A well-established community of American scholars has long dominated the discipline of international relations. Recently, however, certain strands of continental theorizing are being introduced into the mainstream.
This is a critical examination of European approaches to international relations theory, suggesting practical ways of challenging manistream thought. Freidrichs presents a detailed sociological analysis of knowledge production in existing European IR communities, namely France, Italy and Scandinavia. He also discusses a selection of European schools and approaches.
Table of Contents
Preface 1. International Relations: Still an American social science? Part 1: Developmental Pathways 2. International Relations Theory in France: Three generations of Parisian intellectual pride 3. International Relations Theory in Italy: Between academic parochialism and intellectual adjustment 4. International Relations Theory in the Nordic Countries: From fragmentation to multi-level research cooperation Part 2: Triangular Reasoning 5. Third Way or Via Media? The international society approach of the English school 6. Middle Ground or Halfway House? Social constructivism and the theory of European integration Part 3: Theoretical Reconstruction 7. The Meaning of New Medievalism: An exercise in theoretical reconstruction Epilogue Notes Bibliography Index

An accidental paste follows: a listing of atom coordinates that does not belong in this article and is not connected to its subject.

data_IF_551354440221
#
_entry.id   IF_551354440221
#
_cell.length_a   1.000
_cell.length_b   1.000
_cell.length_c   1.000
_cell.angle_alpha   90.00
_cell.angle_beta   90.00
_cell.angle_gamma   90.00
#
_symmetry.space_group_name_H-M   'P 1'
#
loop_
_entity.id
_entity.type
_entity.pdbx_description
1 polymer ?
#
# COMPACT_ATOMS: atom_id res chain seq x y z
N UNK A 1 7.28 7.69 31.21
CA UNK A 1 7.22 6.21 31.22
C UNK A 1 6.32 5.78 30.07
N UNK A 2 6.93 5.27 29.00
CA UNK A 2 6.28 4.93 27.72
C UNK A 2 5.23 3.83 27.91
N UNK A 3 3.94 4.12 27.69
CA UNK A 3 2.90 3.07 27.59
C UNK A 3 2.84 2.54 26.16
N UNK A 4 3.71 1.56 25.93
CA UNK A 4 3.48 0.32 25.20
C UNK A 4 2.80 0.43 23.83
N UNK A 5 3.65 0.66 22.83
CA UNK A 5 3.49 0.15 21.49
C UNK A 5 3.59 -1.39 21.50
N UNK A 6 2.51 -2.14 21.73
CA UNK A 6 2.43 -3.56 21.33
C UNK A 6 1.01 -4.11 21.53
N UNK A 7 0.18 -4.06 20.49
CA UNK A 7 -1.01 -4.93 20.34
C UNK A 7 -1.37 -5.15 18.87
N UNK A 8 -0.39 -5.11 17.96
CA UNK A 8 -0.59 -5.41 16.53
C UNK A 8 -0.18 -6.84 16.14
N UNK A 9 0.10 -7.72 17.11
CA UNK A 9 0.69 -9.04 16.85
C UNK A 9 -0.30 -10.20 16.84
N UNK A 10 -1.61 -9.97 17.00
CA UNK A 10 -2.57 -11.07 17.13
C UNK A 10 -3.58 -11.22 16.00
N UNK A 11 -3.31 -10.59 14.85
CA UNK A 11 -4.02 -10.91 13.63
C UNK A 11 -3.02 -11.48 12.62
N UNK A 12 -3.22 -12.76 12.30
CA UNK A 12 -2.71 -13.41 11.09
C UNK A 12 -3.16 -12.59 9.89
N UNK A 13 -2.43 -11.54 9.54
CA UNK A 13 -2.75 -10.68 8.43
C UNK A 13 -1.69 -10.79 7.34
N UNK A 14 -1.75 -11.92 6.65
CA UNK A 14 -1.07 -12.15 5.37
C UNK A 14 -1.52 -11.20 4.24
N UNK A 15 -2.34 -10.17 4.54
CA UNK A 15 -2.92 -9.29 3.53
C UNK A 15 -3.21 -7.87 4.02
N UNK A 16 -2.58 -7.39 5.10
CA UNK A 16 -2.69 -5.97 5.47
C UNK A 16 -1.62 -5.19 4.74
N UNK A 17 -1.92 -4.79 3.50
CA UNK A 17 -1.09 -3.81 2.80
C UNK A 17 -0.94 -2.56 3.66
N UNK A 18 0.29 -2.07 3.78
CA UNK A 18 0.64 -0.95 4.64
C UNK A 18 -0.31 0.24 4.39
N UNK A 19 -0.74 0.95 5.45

Jörg Friedrichs is a Research Associate at the International University Bremen, Germany, and is currently coordinating a research project on the internationalisation of the state monopoly over the legitimate use of force.
"In this engaging and thought-provoking book, Jörg Friedrichs makes a plea for the development of a ‘Eurodiscipline’ of International Relations (IR). In Friedrichs’ view, such a ‘Eurodiscipline’ would be an effective way of counterbalancing American hegemony in IR and developing a much more pluralistic and self-reflexive approach.
…The discussion of the American hegemony in IR, as well as the French, Italian and Nordic strategies, is a delight to read – informed and informative, persuasive and with an eye for the broader connections between IR and developments in other disciplines. Indeed, this part of the book should become standard reading for anyone studying IR,
supplemented by studies of the development of IR in other national contexts, including those outside Western Europe."
Thomas Diez, Millennium, Volume 35.2, pp456-459